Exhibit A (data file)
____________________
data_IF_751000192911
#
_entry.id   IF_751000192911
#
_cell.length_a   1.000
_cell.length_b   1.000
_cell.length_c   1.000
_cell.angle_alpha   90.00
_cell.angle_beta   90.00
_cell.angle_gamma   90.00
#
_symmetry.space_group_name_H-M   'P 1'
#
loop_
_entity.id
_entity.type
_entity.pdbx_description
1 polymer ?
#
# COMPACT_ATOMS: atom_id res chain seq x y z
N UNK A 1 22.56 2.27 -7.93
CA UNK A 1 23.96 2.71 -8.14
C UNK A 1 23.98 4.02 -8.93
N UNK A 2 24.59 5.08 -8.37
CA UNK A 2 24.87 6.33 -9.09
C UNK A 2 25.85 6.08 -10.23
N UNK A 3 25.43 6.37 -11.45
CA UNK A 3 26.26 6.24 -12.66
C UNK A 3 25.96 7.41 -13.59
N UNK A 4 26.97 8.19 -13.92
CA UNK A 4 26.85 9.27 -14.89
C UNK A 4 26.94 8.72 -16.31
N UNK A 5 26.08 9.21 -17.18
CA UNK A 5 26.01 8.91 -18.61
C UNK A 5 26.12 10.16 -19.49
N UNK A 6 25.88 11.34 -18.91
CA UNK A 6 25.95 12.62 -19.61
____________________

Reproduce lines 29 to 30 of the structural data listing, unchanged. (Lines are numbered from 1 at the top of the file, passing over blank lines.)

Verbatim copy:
C UNK A 3 25.96 7.41 -13.59
N UNK A 4 26.97 8.19 -13.92